The difference in the quality of life and longevity for sickle cell disease patients between high- and low- to middle-income countries is stark. Much like the differences in pediatric cancer survival rates, where you live is most important.

In high-income countries like the United States, sickle cell disease patients can expect to live well into their 40s or longer with proper treatment.

But 50-90% of children born with sickle cell disease in sub-Saharan Africa who don’t receive that care die before they turn 5.

St. Jude Children’s Research Hospital is uniquely positioned to help alleviate this burden by assisting to improve weak health infrastructure, promoting access to healthcare, and improving the quality of education for patients, parents and health care professionals. They already do this for pediatric cancer.

Sickle cell disease: Why I am here

Growing up in Southwest Nigeria, I became very familiar with the disease personally and professionally. Some of my friends with sickle cell disease were called derogatory names by many who had a lack of understanding of sickle cell disease. I mourned close friends who succumbed to complications from the disease. Later on, as a physician, I managed pain episodes, acute chest syndromes and myriad infections in sickle cell disease patients. In 2010, more than 300,000 babies worldwide were born with sickle cell disease. Of them, more than half were from Nigeria, DR Congo and India. And in Africa, it accounts for up to 15% of mortality in children younger than 5.

In the five years I’ve been in the U.S., I see the difference in the level of care children receive here. If we can provide that same level of care to sickle cell disease patients in developing countries, we can improve their health outcomes and quality of life. Because an overwhelming majority of sickle cell cases occur in the developing world, addressing this disparity can have a huge effect on the global burden of sickle cell disease. I joined St. Jude because I believe we can help solve this problem.

The global burden: scaling therapies and treatments

The World Health Organization (WHO) and the United Nations (UN) designate sickle cell disease as a global health problem. Both organizations have plans to address limited health resources in developing countries, specifically newborn screening programs. These are critical to improving survival, but also very challenging to implement in low-income, high-burden settings like countries in Africa.

The U.S. has a mandatory newborn screening program for sickle cell disease, which allows for prompt diagnosis and referrals to the appropriate providers. This comprehensive care was instituted several years ago in the U.S. and has dramatically improved health outcomes.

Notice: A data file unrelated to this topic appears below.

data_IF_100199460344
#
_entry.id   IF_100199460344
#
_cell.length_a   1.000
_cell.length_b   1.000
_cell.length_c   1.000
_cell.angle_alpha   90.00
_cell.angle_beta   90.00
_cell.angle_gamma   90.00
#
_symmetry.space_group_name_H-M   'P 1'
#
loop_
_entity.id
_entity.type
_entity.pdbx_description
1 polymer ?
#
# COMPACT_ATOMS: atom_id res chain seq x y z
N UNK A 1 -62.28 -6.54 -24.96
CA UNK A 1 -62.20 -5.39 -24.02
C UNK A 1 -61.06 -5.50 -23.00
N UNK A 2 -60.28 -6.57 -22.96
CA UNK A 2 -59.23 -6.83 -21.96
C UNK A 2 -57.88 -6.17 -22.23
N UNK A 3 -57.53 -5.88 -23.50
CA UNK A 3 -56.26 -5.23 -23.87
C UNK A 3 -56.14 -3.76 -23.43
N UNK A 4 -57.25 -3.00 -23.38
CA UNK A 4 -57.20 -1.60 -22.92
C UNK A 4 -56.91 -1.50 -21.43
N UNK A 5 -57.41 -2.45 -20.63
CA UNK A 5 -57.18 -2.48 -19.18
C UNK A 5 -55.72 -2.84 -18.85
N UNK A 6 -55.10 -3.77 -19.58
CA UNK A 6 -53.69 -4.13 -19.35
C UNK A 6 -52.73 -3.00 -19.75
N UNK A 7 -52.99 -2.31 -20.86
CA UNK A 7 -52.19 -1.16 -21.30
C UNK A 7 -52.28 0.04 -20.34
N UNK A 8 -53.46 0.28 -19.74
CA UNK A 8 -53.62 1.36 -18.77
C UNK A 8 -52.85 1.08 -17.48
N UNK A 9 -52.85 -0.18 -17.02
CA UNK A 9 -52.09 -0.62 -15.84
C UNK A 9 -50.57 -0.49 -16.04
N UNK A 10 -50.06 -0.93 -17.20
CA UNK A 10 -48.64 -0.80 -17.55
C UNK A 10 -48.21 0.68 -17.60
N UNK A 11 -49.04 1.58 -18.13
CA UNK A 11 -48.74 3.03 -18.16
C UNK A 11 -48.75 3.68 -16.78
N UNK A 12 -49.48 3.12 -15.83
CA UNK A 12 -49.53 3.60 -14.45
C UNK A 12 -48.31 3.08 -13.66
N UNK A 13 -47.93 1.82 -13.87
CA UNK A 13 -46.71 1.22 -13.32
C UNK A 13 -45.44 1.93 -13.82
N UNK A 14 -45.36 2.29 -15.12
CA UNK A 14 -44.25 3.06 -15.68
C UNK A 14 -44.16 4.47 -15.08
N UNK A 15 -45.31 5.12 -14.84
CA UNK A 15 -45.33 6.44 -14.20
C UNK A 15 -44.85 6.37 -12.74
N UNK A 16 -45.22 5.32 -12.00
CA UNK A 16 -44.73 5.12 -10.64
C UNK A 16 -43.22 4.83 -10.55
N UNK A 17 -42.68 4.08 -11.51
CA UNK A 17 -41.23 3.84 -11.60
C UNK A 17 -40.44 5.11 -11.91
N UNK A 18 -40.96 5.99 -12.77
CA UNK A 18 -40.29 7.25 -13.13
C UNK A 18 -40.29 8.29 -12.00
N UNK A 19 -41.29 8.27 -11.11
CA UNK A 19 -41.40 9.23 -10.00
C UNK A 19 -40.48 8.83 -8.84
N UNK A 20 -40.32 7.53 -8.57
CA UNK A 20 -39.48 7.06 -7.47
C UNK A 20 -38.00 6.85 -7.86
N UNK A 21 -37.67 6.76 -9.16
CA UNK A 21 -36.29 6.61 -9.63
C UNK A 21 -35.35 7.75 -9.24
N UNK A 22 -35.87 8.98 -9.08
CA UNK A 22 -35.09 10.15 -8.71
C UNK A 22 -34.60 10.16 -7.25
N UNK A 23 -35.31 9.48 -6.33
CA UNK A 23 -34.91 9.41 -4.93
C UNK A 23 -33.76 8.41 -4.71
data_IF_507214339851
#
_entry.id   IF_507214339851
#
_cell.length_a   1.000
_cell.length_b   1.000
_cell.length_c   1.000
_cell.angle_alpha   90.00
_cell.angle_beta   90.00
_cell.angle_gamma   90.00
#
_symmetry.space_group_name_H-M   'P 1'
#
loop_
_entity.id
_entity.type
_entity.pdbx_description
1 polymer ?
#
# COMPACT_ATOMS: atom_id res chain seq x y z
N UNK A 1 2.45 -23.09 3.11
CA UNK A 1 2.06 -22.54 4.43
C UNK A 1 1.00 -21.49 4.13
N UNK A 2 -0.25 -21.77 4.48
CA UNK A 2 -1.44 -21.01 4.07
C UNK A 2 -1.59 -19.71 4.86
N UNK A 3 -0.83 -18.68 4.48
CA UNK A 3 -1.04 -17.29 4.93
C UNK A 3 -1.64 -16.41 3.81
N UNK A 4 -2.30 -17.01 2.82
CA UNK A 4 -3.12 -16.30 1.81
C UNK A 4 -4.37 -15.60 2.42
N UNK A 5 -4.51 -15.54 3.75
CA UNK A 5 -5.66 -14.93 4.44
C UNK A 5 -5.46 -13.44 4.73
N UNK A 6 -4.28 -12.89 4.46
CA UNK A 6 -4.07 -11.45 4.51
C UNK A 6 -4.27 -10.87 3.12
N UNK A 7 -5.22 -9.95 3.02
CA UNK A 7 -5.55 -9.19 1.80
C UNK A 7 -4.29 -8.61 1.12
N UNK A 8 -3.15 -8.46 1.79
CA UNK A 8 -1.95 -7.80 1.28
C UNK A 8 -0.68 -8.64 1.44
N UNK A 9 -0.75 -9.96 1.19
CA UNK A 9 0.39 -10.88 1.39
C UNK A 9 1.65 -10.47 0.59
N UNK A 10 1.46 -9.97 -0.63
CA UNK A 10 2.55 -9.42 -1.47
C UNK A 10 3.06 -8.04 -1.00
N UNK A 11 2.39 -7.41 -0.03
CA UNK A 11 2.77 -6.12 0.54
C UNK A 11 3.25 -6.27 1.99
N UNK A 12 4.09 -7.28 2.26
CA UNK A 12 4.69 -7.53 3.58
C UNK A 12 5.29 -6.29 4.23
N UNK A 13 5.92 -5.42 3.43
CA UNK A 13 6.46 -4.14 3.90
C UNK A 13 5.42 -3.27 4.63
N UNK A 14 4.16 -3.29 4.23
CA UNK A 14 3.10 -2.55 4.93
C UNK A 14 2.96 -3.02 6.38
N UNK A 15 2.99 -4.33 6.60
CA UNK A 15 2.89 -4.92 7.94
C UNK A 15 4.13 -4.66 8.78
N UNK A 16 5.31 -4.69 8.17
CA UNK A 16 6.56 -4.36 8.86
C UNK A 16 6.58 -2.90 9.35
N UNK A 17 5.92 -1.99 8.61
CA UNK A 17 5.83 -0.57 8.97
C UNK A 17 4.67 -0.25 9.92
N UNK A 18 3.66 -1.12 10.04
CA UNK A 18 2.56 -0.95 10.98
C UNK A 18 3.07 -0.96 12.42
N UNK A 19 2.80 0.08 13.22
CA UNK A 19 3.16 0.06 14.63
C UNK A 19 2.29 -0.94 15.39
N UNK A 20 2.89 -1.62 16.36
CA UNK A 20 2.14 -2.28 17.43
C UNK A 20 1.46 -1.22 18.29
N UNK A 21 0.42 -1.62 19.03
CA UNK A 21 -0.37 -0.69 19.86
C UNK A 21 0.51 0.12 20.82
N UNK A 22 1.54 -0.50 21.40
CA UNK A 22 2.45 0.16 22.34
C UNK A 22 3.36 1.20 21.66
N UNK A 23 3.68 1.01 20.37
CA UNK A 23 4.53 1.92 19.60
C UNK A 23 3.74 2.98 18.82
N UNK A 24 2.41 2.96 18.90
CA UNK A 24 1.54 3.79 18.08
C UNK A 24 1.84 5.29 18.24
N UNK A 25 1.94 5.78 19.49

Why can’t we do this in other countries? In many parts of Africa, there isn’t newborn screening for sickle cell disease. In fact, no country in sub-Saharan Africa has implemented a universal screening program for any disease — there also aren’t preconception screening programs for adults who wish to have children.

There are five simple things we can work to implement that could potentially have an immediate, significant effect on health outcomes of children with sickle cell disease.

  1. Newborn screening
  2. Infection prevention using penicillin
  3. Early use of hydroxyurea therapy
  4. Routine screening for end-organ damage
  5. Standardized treatment plans for acute complications

St. Jude is already improving global health outcomes for pediatric cancers through St. Jude Global and its partnerships. If we focus on improving global health outcomes for children, we also reach sickle cell disease and other childhood diseases that often disproportionately affect the most vulnerable communities.

Sustainable development goals to reduce global burden

Improving care for children with sickle cell disease ultimately improves care for all children. In 2015, the United Nations General Assembly set 17 interlinked objectives, called Sustainable Development Goals, to achieve a more viable and sustainable future for all. The third objective is good health and well-being, measurable through reductions in mortality and access to health care.

Through a combination of health care advocacy and clinical research, I hope to raise awareness among the scientific community to the disparities in care for children with sickle cell disease. I also hope to collaborate with colleagues who have devoted their lives to improving health outcomes for all children with sickle cell disease both in the U.S. and developing countries.

I want to find ways to implement culturally acceptable, affordable and accessible comprehensive care for children with sickle cell disease anywhere in the world.